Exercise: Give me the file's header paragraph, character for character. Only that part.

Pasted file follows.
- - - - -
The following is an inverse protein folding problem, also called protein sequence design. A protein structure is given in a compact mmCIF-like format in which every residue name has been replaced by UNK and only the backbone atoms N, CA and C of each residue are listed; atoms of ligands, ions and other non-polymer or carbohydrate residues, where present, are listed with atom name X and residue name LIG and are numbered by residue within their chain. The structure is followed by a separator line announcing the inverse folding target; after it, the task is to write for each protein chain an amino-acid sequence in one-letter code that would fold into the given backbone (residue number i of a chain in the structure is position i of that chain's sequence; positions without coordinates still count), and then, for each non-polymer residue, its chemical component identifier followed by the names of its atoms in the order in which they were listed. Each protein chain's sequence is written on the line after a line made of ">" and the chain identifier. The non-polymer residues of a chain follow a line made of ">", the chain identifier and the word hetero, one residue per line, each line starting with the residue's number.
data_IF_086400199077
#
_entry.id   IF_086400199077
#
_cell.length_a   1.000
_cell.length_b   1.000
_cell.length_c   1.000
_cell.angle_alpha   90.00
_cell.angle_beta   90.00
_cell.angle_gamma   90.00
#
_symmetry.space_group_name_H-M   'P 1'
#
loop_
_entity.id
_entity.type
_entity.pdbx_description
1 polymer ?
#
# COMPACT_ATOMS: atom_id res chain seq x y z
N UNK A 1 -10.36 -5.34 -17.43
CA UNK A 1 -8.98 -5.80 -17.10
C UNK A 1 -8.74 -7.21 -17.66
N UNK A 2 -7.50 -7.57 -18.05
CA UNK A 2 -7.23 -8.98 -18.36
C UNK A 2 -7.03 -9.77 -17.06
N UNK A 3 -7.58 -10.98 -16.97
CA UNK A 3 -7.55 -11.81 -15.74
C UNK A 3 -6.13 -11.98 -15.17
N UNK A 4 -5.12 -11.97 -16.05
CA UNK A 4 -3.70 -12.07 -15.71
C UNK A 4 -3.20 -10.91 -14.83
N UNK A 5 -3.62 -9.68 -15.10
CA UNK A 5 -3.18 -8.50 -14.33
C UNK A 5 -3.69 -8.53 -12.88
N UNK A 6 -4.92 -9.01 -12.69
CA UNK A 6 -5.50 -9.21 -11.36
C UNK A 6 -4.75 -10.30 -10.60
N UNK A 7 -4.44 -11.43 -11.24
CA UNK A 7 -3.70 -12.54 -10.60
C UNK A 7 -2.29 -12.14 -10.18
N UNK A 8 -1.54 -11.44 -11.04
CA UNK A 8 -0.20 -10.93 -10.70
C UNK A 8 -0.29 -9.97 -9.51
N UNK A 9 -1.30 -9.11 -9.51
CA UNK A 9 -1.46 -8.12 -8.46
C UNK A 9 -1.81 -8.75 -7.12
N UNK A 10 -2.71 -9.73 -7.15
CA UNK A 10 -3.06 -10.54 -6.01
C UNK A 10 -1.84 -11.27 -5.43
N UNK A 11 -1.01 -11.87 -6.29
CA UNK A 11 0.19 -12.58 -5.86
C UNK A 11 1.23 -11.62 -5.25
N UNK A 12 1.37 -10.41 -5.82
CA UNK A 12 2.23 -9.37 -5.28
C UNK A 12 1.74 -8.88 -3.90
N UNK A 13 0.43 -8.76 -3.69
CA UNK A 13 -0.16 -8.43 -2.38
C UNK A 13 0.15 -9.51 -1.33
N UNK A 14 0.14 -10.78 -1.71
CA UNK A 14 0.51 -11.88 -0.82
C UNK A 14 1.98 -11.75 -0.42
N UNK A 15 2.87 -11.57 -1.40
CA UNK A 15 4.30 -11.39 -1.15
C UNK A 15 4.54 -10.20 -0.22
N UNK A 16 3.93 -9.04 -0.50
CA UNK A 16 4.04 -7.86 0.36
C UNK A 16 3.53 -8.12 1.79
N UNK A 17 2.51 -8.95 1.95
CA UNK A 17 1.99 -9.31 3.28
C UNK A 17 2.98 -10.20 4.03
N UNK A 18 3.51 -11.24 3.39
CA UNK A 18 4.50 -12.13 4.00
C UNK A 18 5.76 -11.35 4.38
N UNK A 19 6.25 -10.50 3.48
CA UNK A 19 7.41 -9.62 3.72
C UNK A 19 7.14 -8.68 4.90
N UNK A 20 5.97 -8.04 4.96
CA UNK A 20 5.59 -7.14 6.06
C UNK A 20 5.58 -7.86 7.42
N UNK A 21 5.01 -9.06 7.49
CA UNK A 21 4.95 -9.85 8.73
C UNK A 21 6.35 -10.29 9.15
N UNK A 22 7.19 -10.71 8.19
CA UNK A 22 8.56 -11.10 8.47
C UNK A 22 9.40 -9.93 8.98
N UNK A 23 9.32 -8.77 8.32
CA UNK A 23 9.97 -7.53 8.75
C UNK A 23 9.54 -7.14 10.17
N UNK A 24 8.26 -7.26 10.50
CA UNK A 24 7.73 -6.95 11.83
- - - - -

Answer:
The following is an inverse protein folding problem, also called protein sequence design. A protein structure is given in a compact mmCIF-like format in which every residue name has been replaced by UNK and only the backbone atoms N, CA and C of each residue are listed; atoms of ligands, ions and other non-polymer or carbohydrate residues, where present, are listed with atom name X and residue name LIG and are numbered by residue within their chain. The structure is followed by a separator line announcing the inverse folding target; after it, the task is to write for each protein chain an amino-acid sequence in one-letter code that would fold into the given backbone (residue number i of a chain in the structure is position i of that chain's sequence; positions without coordinates still count), and then, for each non-polymer residue, its chemical component identifier followed by the names of its atoms in the order in which they were listed. Each protein chain's sequence is written on the line after a line made of ">" and the chain identifier. The non-polymer residues of a chain follow a line made of ">", the chain identifier and the word hetero, one residue per line, each line starting with the residue's number.